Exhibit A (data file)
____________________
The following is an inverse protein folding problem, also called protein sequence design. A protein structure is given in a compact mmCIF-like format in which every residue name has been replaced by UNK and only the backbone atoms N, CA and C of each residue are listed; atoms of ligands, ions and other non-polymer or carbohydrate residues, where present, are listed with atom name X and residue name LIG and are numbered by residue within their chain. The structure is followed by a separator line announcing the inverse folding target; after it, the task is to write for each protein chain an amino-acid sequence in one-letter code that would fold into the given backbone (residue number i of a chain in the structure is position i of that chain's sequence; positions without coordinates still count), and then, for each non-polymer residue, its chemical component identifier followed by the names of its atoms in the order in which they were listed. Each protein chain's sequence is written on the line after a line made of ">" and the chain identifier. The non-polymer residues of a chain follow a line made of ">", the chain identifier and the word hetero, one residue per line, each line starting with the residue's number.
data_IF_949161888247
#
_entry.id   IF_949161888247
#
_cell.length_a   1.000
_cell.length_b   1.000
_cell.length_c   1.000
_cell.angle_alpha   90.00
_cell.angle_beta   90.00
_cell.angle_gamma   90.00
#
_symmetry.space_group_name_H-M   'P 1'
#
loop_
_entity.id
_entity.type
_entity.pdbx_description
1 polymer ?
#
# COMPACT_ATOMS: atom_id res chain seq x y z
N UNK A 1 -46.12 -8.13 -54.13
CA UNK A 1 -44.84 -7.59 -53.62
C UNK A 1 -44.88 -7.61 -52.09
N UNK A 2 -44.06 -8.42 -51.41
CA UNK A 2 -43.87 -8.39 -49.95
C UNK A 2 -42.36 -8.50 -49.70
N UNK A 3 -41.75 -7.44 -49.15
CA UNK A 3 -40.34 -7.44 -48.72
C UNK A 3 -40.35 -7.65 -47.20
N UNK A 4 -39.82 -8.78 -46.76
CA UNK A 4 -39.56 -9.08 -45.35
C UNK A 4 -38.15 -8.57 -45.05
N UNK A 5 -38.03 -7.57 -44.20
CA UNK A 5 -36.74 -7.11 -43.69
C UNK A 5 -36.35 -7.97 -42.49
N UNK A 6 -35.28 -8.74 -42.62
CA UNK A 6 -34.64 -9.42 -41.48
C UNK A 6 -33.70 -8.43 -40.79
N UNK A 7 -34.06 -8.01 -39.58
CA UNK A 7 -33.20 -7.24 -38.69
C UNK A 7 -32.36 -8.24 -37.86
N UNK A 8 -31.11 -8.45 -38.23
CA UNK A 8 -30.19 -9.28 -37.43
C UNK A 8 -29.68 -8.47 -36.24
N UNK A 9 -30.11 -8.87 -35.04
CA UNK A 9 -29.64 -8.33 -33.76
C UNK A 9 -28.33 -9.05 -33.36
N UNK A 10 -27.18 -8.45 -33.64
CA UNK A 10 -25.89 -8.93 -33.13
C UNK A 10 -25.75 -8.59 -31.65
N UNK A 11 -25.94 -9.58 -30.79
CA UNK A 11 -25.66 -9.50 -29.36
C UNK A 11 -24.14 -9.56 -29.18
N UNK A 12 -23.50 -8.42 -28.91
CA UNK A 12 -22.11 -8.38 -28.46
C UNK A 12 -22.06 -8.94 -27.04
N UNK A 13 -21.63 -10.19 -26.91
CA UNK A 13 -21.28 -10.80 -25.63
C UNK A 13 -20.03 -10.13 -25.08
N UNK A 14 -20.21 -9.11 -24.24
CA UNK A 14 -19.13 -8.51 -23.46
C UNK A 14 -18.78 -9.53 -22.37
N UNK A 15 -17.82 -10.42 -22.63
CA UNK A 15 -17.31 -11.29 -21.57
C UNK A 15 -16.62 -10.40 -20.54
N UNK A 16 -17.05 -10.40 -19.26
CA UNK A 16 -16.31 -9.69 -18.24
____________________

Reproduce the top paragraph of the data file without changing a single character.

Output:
The following is an inverse protein folding problem, also called protein sequence design. A protein structure is given in a compact mmCIF-like format in which every residue name has been replaced by UNK and only the backbone atoms N, CA and C of each residue are listed; atoms of ligands, ions and other non-polymer or carbohydrate residues, where present, are listed with atom name X and residue name LIG and are numbered by residue within their chain. The structure is followed by a separator line announcing the inverse folding target; after it, the task is to write for each protein chain an amino-acid sequence in one-letter code that would fold into the given backbone (residue number i of a chain in the structure is position i of that chain's sequence; positions without coordinates still count), and then, for each non-polymer residue, its chemical component identifier followed by the names of its atoms in the order in which they were listed. Each protein chain's sequence is written on the line after a line made of ">" and the chain identifier. The non-polymer residues of a chain follow a line made of ">", the chain identifier and the word hetero, one residue per line, each line starting with the residue's number.